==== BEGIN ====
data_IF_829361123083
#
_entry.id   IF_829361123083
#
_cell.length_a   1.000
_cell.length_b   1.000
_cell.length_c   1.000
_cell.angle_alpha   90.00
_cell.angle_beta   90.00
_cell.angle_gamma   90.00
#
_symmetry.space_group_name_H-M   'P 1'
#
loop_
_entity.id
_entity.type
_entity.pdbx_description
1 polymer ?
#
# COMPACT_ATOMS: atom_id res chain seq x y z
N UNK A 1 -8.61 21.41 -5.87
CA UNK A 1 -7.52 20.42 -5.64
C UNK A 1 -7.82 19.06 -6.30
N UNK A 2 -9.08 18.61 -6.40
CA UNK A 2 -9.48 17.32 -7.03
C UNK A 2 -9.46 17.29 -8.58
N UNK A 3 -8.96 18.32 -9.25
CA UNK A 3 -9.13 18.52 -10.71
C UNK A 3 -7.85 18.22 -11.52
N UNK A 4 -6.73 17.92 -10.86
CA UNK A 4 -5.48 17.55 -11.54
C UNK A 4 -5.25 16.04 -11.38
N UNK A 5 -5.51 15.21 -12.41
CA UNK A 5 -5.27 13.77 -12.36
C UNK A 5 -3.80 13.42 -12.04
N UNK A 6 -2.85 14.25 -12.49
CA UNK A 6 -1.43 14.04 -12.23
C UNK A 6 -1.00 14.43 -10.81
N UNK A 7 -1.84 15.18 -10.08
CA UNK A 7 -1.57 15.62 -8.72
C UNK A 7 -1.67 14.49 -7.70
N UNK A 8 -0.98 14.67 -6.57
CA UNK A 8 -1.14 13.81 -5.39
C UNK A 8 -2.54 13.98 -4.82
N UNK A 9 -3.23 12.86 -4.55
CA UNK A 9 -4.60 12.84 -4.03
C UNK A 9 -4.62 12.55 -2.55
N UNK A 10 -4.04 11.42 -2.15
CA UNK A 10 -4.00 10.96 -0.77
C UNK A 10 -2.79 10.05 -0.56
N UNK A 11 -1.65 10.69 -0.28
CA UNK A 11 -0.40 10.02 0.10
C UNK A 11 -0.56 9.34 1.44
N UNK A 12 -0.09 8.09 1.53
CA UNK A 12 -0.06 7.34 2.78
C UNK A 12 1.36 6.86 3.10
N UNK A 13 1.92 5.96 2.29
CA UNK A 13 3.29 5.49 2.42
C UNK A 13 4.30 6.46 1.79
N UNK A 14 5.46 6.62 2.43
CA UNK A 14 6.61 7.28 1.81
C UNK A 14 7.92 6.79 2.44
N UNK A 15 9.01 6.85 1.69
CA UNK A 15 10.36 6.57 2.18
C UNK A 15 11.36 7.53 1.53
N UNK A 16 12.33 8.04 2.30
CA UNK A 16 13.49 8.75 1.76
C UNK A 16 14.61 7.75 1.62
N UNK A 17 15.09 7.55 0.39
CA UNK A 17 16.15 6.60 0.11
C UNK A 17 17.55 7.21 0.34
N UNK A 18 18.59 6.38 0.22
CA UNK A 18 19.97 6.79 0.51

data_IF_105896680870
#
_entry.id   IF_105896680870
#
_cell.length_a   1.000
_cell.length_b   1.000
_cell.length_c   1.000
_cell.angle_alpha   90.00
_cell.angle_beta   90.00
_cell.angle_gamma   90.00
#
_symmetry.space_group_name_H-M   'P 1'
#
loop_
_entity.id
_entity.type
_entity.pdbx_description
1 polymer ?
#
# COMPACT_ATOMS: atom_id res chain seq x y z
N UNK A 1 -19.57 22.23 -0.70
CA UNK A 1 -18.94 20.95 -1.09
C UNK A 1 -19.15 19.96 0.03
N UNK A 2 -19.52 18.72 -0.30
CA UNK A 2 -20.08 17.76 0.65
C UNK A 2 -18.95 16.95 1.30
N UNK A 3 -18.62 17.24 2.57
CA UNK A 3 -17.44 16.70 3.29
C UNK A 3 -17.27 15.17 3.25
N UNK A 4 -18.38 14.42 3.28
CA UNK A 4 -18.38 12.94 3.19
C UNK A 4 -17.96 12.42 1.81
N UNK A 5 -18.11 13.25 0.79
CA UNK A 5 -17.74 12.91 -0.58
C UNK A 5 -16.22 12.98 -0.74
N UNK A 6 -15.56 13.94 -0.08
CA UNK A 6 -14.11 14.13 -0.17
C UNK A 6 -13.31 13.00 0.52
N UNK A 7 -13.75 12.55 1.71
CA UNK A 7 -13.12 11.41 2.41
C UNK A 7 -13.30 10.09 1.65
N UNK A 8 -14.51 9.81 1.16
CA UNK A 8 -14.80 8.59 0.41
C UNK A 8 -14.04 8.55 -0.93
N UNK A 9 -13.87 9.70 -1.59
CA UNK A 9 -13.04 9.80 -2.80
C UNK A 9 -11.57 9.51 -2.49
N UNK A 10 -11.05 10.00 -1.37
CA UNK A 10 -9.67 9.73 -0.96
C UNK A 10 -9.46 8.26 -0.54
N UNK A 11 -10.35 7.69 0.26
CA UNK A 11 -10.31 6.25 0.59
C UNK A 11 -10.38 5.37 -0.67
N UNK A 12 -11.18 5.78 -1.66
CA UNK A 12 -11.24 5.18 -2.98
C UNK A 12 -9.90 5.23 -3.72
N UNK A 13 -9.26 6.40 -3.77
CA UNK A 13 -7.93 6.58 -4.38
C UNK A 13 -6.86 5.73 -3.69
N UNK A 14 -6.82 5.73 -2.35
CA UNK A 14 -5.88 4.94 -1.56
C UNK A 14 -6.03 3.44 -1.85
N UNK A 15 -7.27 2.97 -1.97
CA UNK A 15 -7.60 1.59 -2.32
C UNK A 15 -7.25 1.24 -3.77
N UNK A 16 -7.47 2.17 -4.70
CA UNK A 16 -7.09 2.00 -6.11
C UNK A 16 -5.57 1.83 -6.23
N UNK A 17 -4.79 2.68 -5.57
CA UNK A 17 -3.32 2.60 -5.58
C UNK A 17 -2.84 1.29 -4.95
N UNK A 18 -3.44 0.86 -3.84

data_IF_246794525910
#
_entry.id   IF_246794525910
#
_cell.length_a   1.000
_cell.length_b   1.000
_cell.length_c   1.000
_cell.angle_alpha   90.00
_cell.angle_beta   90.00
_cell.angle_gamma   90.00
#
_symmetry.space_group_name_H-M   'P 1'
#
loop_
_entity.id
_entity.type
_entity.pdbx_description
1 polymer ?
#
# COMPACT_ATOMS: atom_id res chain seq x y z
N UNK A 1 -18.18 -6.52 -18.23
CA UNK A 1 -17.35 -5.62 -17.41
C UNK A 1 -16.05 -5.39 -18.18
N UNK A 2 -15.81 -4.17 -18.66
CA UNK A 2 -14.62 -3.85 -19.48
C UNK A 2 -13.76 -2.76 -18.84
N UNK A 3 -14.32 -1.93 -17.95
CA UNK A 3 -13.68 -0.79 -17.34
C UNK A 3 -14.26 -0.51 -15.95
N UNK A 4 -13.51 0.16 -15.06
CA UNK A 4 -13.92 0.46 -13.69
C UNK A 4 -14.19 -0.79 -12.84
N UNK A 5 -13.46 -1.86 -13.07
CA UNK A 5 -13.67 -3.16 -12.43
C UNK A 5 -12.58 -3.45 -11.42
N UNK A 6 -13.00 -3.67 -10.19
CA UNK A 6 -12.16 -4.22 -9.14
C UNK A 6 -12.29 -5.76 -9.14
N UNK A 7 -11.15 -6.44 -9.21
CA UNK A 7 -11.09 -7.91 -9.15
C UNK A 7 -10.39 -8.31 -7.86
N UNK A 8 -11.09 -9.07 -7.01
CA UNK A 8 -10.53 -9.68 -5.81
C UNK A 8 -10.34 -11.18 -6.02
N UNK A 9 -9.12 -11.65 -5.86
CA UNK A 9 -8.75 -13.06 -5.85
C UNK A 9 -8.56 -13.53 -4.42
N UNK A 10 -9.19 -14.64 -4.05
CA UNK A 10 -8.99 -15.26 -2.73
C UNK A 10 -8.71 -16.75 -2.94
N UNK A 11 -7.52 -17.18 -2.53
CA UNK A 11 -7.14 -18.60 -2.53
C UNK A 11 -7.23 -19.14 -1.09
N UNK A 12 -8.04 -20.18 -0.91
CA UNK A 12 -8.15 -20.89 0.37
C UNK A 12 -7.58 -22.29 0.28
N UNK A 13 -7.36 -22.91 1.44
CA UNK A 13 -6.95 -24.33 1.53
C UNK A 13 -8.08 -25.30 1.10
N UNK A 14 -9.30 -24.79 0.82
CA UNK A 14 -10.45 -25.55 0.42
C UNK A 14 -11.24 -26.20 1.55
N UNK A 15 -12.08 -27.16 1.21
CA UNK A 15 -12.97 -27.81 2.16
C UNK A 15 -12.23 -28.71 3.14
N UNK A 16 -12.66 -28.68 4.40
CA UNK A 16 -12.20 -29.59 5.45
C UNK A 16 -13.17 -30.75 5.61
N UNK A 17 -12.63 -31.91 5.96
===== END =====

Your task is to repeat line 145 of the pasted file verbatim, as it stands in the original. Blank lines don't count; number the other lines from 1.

N UNK A 18 -3.44 0.86 -3.84